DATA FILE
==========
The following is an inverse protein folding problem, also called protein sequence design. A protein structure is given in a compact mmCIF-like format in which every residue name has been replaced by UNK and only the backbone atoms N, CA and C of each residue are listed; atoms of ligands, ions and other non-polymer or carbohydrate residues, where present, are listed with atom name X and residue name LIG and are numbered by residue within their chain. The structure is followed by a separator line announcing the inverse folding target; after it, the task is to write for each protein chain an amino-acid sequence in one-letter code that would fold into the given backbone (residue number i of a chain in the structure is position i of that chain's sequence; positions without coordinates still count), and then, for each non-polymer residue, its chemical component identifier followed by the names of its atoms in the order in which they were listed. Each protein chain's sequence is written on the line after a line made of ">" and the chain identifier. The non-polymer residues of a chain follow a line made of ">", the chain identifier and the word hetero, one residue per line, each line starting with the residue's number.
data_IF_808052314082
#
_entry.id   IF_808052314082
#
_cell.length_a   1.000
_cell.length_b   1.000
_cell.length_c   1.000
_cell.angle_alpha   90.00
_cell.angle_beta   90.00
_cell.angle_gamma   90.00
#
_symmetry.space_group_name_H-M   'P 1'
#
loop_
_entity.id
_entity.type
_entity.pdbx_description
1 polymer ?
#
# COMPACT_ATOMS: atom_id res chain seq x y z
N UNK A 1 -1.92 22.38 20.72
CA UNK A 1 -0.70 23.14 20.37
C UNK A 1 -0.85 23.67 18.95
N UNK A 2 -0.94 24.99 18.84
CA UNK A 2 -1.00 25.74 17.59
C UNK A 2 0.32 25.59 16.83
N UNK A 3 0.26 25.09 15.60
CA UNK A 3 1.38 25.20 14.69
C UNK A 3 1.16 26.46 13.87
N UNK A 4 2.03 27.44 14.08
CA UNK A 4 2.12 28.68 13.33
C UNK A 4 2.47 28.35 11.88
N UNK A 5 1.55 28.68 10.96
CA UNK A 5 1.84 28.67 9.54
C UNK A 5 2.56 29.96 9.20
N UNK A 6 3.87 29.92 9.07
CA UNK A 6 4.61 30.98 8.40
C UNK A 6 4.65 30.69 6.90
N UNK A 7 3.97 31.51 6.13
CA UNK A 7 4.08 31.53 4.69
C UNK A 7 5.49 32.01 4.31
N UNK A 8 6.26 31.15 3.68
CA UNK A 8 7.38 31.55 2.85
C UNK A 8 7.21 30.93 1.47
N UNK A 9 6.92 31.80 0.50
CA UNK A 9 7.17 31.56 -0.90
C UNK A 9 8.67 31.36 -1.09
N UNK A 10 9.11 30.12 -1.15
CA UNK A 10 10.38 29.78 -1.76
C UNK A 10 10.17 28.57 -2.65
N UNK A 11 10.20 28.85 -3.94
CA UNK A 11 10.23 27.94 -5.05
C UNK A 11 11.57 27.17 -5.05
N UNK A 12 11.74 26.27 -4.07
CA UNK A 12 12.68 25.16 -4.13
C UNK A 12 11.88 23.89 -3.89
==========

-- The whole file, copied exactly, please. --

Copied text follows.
The following is an inverse protein folding problem, also called protein sequence design. A protein structure is given in a compact mmCIF-like format in which every residue name has been replaced by UNK and only the backbone atoms N, CA and C of each residue are listed; atoms of ligands, ions and other non-polymer or carbohydrate residues, where present, are listed with atom name X and residue name LIG and are numbered by residue within their chain. The structure is followed by a separator line announcing the inverse folding target; after it, the task is to write for each protein chain an amino-acid sequence in one-letter code that would fold into the given backbone (residue number i of a chain in the structure is position i of that chain's sequence; positions without coordinates still count), and then, for each non-polymer residue, its chemical component identifier followed by the names of its atoms in the order in which they were listed. Each protein chain's sequence is written on the line after a line made of ">" and the chain identifier. The non-polymer residues of a chain follow a line made of ">", the chain identifier and the word hetero, one residue per line, each line starting with the residue's number.
data_IF_808052314082
#
_entry.id   IF_808052314082
#
_cell.length_a   1.000
_cell.length_b   1.000
_cell.length_c   1.000
_cell.angle_alpha   90.00
_cell.angle_beta   90.00
_cell.angle_gamma   90.00
#
_symmetry.space_group_name_H-M   'P 1'
#
loop_
_entity.id
_entity.type
_entity.pdbx_description
1 polymer ?
#
# COMPACT_ATOMS: atom_id res chain seq x y z
N UNK A 1 -1.92 22.38 20.72
CA UNK A 1 -0.70 23.14 20.37
C UNK A 1 -0.85 23.67 18.95
N UNK A 2 -0.94 24.99 18.84
CA UNK A 2 -1.00 25.74 17.59
C UNK A 2 0.32 25.59 16.83
N UNK A 3 0.26 25.09 15.60
CA UNK A 3 1.38 25.20 14.69
C UNK A 3 1.16 26.46 13.87
N UNK A 4 2.03 27.44 14.08
CA UNK A 4 2.12 28.68 13.33
C UNK A 4 2.47 28.35 11.88
N UNK A 5 1.55 28.68 10.96
CA UNK A 5 1.84 28.67 9.54
C UNK A 5 2.56 29.96 9.20
N UNK A 6 3.87 29.92 9.07
CA UNK A 6 4.61 30.98 8.40
C UNK A 6 4.65 30.69 6.90
N UNK A 7 3.97 31.51 6.13
CA UNK A 7 4.08 31.53 4.69
C UNK A 7 5.49 32.01 4.31
N UNK A 8 6.26 31.15 3.68
CA UNK A 8 7.38 31.55 2.85
C UNK A 8 7.21 30.93 1.47
N UNK A 9 6.92 31.80 0.50
CA UNK A 9 7.17 31.56 -0.90
C UNK A 9 8.67 31.36 -1.09
N UNK A 10 9.11 30.12 -1.15
CA UNK A 10 10.38 29.78 -1.76
C UNK A 10 10.17 28.57 -2.65
N UNK A 11 10.20 28.85 -3.94
CA UNK A 11 10.23 27.94 -5.05
C UNK A 11 11.57 27.17 -5.05
N UNK A 12 11.74 26.27 -4.07
CA UNK A 12 12.68 25.16 -4.13
C UNK A 12 11.88 23.89 -3.89